Outgoing Ofcom chair recommends more internet regulation
Lord David Currie, the outgoing chairman of communications regulator Ofcom, last week became the latest to augur more regulation of the internet by the British government. In a speech at Millbank Tower in Westminster last Wednesday Currie said the internet had known a period of regulatory "forbearance", but that that period was coming to an end.
His remarks at the Ofcom Annual Lecture last Wednesday followed the formation of a body for the protection of children online and comments by a government minister suggesting regulation such as content ratings could be used to help television compete with the internet.
Currie noted that the Communications Act contains no references to the internet, in part because Parliament believed "the internet was still so new and its implications so uncertain that a period of legislative forbearance was called for". However, that attitude is changing, Currie said. "Ask most legislators today and, where they think about it, they will say that period is coming to an end," he said.
Currie emphasised that Ofcom is not "looking for trouble". Rather, he said he sees the regulatory climate changing and that Ofcom will inevitably be a part of the changes. "This is… a marker for my successor that Ofcom is likely to find its remit being stretched," he said. A separate question is just how any new duties would be enforced, Currie said - a question that is particularly relevant where it comes to the internet, where such systems are notoriously difficult to apply. "A word of caution to legislators: if you do decide to stretch Ofcom's remit please match any duties with the necessary powers and levers to deliver on them," Currie said.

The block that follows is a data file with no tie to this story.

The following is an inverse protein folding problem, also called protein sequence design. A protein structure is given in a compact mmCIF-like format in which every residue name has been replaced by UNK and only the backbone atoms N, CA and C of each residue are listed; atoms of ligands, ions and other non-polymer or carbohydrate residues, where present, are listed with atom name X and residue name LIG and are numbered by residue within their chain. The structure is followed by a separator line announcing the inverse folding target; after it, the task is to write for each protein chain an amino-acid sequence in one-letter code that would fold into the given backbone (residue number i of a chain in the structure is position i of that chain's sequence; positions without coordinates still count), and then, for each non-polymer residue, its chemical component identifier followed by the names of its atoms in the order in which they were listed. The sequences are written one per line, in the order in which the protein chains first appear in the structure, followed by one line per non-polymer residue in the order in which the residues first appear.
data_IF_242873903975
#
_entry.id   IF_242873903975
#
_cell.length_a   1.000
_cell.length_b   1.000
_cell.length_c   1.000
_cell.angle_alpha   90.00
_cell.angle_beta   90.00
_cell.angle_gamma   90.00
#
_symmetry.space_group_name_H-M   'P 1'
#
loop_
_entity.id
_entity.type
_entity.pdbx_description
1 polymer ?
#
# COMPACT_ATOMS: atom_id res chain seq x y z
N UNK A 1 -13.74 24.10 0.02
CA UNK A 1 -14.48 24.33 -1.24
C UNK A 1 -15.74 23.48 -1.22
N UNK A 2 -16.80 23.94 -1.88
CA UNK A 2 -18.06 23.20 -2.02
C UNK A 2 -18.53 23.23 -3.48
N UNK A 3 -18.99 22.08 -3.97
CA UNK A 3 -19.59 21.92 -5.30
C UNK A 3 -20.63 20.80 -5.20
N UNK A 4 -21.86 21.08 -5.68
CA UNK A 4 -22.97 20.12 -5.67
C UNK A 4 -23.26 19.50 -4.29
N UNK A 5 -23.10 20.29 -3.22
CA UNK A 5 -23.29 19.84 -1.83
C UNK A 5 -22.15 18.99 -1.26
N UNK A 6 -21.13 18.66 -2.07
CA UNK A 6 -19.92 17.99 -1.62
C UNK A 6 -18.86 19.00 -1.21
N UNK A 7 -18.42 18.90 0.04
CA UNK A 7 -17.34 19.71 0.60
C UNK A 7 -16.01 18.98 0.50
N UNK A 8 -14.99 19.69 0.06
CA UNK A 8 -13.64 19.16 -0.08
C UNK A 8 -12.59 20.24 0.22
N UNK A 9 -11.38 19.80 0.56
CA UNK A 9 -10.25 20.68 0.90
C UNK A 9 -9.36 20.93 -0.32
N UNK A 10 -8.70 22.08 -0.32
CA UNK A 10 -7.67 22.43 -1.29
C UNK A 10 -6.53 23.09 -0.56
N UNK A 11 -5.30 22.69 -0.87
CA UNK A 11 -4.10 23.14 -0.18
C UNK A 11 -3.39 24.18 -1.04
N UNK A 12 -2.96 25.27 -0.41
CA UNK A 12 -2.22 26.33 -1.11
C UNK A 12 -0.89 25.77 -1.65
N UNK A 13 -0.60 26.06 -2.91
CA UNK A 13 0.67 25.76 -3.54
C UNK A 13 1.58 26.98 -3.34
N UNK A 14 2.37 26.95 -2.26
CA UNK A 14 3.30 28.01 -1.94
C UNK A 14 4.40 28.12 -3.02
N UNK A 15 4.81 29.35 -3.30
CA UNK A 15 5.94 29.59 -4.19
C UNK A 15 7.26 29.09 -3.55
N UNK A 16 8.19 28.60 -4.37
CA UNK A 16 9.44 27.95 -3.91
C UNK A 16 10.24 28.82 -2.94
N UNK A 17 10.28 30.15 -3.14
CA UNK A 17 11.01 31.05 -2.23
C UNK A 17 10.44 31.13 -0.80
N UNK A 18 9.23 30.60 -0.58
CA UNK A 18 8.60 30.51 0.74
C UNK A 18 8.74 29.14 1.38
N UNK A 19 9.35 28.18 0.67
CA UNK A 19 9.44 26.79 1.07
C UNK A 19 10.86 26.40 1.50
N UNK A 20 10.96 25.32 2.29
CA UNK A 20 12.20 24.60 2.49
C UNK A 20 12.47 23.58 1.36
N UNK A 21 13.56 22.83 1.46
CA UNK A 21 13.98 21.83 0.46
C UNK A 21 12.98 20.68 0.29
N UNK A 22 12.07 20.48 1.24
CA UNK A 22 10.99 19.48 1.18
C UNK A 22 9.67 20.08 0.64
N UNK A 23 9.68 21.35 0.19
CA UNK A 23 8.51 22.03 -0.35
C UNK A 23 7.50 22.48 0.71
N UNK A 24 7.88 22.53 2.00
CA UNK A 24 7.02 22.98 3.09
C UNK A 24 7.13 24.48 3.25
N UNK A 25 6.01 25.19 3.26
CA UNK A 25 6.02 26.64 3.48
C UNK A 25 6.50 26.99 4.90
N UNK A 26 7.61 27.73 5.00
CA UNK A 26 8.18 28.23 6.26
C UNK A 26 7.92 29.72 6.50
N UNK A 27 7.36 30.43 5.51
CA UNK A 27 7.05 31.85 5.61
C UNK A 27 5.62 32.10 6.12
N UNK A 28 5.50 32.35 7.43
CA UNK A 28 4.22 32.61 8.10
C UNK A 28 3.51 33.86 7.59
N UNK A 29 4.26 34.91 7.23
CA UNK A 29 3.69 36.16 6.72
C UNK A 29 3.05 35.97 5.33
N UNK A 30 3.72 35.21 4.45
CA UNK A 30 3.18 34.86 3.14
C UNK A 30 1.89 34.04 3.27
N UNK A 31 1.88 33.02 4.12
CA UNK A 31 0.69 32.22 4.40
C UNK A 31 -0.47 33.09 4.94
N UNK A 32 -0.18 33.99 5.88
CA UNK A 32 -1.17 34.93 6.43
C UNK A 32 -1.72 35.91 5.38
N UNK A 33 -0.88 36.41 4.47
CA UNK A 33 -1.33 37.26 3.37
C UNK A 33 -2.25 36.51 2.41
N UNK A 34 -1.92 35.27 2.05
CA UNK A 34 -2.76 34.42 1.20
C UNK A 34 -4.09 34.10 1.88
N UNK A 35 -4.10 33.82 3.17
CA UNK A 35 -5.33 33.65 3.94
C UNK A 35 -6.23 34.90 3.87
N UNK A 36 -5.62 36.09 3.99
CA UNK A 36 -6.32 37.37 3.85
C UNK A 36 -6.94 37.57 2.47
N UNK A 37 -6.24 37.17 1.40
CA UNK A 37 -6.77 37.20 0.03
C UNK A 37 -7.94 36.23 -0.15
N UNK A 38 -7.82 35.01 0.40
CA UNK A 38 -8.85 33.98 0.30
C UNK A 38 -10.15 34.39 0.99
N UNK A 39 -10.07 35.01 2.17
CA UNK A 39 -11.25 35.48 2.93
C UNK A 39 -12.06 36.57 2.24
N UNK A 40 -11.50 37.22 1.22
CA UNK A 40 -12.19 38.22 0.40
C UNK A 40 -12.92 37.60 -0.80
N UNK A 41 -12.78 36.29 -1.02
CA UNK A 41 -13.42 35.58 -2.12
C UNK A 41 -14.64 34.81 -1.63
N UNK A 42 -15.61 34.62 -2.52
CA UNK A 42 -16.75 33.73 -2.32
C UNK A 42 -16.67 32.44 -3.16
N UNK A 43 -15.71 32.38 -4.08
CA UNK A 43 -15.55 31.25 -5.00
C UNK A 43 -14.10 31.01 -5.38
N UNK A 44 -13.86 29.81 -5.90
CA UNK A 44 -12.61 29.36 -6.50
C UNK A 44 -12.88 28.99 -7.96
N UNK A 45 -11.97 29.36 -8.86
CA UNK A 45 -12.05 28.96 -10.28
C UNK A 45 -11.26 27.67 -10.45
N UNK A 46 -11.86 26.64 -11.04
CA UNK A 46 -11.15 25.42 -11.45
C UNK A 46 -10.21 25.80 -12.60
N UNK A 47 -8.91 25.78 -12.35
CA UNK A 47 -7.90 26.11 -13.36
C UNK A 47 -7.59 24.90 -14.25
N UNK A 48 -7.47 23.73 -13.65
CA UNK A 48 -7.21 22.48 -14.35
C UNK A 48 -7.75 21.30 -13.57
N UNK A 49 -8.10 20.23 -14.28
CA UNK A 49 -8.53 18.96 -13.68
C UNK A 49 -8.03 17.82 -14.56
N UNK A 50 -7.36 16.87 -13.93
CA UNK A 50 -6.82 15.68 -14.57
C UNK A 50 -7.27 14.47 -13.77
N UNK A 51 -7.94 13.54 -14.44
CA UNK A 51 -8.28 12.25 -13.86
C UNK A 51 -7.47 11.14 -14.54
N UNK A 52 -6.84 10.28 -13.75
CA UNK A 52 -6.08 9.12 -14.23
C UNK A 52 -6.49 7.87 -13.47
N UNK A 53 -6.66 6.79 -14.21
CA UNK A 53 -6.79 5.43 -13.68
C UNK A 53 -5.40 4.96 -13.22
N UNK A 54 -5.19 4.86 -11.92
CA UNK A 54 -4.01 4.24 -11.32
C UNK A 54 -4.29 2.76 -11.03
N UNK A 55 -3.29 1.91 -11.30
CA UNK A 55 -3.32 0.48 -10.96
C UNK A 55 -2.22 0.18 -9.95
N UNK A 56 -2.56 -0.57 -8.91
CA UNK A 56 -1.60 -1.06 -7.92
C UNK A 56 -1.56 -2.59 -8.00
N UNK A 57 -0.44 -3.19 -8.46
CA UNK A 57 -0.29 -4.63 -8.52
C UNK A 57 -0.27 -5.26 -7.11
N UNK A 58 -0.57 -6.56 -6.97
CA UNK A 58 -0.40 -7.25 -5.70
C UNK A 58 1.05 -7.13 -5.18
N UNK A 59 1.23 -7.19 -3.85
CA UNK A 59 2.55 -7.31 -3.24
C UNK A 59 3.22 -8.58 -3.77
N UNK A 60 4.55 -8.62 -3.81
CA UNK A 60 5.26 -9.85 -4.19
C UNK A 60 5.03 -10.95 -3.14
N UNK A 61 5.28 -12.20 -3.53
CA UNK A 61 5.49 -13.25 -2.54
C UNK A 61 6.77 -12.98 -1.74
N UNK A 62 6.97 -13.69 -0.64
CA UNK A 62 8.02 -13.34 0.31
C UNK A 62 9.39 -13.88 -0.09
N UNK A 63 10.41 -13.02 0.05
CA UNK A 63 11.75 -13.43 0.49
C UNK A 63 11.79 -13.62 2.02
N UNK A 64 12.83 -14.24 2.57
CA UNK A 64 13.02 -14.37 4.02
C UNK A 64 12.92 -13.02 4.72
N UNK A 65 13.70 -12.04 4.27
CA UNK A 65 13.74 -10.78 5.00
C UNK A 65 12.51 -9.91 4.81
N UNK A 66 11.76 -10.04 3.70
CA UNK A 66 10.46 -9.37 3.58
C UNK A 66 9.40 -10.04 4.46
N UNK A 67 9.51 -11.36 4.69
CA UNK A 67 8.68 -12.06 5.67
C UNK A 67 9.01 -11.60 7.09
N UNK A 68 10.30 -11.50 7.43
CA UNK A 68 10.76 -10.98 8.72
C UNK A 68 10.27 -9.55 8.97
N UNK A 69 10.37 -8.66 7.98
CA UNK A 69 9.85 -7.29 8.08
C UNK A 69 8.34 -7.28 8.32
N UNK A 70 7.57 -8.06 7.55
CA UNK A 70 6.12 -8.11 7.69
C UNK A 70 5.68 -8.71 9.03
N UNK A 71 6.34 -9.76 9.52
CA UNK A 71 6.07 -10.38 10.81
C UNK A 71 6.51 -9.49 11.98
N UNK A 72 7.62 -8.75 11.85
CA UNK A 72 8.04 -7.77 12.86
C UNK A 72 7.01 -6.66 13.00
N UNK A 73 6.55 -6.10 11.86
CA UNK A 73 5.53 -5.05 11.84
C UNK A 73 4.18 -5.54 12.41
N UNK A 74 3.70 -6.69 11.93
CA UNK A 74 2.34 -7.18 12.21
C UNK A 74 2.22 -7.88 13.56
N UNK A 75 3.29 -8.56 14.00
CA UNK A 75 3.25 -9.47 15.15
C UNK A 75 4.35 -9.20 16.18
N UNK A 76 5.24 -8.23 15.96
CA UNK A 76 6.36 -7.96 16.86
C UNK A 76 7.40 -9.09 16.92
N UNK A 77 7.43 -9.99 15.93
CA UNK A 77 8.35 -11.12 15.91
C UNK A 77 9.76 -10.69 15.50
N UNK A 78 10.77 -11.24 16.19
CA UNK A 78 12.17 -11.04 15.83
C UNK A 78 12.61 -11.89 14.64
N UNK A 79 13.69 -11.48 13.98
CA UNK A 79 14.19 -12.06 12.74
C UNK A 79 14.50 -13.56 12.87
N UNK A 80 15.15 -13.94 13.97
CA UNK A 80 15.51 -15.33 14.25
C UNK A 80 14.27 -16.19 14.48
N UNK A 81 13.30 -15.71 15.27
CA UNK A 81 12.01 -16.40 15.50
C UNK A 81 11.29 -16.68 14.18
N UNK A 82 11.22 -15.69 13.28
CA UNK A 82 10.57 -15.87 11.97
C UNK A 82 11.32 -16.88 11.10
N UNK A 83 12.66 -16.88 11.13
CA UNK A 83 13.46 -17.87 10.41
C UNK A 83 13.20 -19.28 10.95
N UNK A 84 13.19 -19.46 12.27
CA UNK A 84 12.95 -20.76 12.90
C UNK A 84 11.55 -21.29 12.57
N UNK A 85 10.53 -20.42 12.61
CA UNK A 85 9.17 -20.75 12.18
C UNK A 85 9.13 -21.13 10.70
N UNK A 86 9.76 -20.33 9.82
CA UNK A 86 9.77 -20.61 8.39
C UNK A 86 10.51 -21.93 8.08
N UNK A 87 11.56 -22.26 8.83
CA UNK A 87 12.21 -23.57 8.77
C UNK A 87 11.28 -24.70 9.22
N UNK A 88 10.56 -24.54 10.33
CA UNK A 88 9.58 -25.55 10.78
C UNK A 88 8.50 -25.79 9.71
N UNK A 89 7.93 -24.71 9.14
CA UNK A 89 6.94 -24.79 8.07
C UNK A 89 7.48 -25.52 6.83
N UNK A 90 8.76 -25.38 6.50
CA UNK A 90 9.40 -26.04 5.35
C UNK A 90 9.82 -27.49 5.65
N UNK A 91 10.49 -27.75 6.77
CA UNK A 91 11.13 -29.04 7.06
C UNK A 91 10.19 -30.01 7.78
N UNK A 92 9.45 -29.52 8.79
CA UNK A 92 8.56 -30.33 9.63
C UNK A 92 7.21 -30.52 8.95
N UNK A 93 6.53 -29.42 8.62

In late September culture secretary Andy Burnham said the government plans to crack down on the internet in order to redress a regulatory imbalance with television, which he said had robbed television of its ability to take risks.
Following a speech at the Royal Television Society conference in London, Burnham reportedly suggested that the government and wider industry should question the idea that the internet was "beyond legal reach" and was a "space where governments can't go". He said he would like to "tighten up" online content and services and "lighten up" some regulatory burdens on the TV industry.
In early October, following the launch of the UK Council for Child Internet Safety (UKCCIS), Burnham reportedly went further, suggesting that certain types of web content, such as downloadable videos, could be subjected to a content-rating scheme. "It doesn't seem over-burdensome for these to be regulated," he reportedly said.
The UKCCIS brings together more than 100 social networking sites and technology firms and is intended to protect children and young people on the internet through a public awareness campaign, along with other measures that have not yet been fully defined.